Both supermodel Christie Brinkley and Bono, the lead singer of U2, were diagnosed with glaucoma during a routine eye exam. Both were also surprised by the diagnosis since they weren’t experiencing problems with their vision. That’s the sinister nature of glaucoma, one of the leading causes of blindness worldwide: People with glaucoma can lose most of their vision before they experience symptoms. Once vision is lost, it cannot be regained. That’s why The Eye MDs and the American Academy of Ophthalmology is urging people to get regular eye screenings to protect their good vision.
Glaucoma is a group of diseases that damages the eye’s optic nerve. The optic nerve transmits visual information to the brain, allowing us to see. Because glaucoma often progresses slowly, affecting just peripheral or side vision, people with glaucoma can suffer significant vision loss before they notice a problem or a change in their vision. Central vision, the vision used to read, drive or watch TV, is usually unaffected until the disease is advanced.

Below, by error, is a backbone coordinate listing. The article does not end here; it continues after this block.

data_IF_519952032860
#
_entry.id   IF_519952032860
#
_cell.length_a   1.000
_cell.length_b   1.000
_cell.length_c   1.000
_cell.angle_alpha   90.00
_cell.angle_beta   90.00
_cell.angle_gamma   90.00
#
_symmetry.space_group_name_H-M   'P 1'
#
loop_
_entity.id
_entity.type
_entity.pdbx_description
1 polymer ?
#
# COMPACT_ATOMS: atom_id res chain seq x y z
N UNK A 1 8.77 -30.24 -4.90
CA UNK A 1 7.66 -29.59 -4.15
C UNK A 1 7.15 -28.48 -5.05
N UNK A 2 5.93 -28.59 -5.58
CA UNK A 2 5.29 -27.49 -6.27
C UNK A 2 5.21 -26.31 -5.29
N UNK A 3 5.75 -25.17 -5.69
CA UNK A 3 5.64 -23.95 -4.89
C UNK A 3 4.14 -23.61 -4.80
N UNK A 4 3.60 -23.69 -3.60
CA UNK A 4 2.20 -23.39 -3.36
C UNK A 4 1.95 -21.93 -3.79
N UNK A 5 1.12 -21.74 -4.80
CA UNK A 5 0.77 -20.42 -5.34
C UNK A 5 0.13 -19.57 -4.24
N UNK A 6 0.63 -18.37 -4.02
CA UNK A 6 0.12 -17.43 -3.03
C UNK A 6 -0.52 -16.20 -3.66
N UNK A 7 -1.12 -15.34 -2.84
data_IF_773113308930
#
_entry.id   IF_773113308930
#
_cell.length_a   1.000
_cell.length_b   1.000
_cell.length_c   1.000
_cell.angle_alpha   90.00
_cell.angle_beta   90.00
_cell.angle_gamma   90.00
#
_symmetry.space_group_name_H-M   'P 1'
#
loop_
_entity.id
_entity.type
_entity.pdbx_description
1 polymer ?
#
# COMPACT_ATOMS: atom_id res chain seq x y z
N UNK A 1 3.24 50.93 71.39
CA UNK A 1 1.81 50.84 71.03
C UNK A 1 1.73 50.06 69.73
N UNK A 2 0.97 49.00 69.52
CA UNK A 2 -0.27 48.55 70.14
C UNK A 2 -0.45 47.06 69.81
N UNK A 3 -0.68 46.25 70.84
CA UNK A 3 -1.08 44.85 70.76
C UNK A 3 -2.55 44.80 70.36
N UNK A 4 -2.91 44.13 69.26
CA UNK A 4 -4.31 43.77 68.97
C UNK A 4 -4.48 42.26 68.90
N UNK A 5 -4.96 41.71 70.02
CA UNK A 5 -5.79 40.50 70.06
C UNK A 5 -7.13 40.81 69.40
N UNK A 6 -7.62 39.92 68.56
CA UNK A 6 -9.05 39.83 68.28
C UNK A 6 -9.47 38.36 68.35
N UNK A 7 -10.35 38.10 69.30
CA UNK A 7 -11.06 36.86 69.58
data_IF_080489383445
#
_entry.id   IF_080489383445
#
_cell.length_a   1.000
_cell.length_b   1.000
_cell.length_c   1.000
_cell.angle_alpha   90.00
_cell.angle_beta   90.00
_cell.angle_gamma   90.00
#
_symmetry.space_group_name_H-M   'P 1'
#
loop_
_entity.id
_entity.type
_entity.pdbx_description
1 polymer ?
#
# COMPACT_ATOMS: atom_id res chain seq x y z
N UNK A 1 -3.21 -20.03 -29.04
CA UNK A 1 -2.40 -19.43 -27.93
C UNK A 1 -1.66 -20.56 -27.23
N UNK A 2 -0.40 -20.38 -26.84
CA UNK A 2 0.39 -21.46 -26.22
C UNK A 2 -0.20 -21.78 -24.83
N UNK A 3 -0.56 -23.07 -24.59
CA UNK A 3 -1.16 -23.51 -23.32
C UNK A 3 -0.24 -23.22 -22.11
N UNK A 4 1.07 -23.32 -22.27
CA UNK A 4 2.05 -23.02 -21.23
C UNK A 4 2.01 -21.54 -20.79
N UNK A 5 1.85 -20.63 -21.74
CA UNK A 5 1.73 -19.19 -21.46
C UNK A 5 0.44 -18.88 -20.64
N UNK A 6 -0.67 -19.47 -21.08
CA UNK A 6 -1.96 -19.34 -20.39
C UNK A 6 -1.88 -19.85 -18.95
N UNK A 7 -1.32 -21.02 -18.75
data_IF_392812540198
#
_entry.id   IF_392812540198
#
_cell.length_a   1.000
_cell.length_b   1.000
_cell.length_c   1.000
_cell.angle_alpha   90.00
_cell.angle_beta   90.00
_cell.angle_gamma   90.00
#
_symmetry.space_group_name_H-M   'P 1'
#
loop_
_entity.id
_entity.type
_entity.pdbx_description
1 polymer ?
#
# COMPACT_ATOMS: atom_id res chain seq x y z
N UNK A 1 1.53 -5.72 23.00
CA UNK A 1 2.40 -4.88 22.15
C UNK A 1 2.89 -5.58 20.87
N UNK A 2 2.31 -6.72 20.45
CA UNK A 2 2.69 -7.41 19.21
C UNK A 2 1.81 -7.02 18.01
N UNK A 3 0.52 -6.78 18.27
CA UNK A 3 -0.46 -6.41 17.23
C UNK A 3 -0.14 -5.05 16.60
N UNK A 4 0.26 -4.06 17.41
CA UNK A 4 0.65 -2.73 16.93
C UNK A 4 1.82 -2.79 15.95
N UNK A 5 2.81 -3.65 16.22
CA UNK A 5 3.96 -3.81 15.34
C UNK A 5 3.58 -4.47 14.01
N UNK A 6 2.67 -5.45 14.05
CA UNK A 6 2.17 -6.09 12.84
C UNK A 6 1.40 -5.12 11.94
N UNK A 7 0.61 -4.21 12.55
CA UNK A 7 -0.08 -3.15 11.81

“It may seem harmless to skip a routine eye exam if you don’t notice any vision changes, but glaucoma, as well as some other eye conditions, can cause vision loss without any warning signs,” said Dianna Seldomridge, M.D., clinical spokesperson for the American Academy of Ophthalmology. “Even though ophthalmologists have several effective treatment options, the best protection against vision loss from glaucoma is an early diagnosis.”
The American Academy of Ophthalmology recommends all healthy adults get a comprehensive eye exam by age 40 to screen for blinding eye diseases. If eye disease runs in your family, you should see an ophthalmologist as soon as possible if you haven’t already.
Here’s who’s most at risk of a glaucoma diagnosis:
- African Americans. They are 6 to 8 times more likely to get glaucoma than white Americans. Blindness from glaucoma is 6 to 8 times more common in African Americans than white Americans.
- ·Hispanic Americans. This group faces an increased risk comparable to African Americans, and the disease may also progress faster as they age, compared with other ethnic groups.
- Asians. Being of Asian descent increases the risk for the less common types of glaucoma: angle-closure glaucoma and normal-tension glaucoma.
- Those people with a family history of glaucoma.
- People with diabetes. Glaucoma is 2 times more in people with diabetes than people without diabetes.
- People who are very nearsighted.
- Anyone over age 40 is at risk and should be screened.
For more information about eye health and how to protect your eyes, visit the Academy’s EyeSmart website.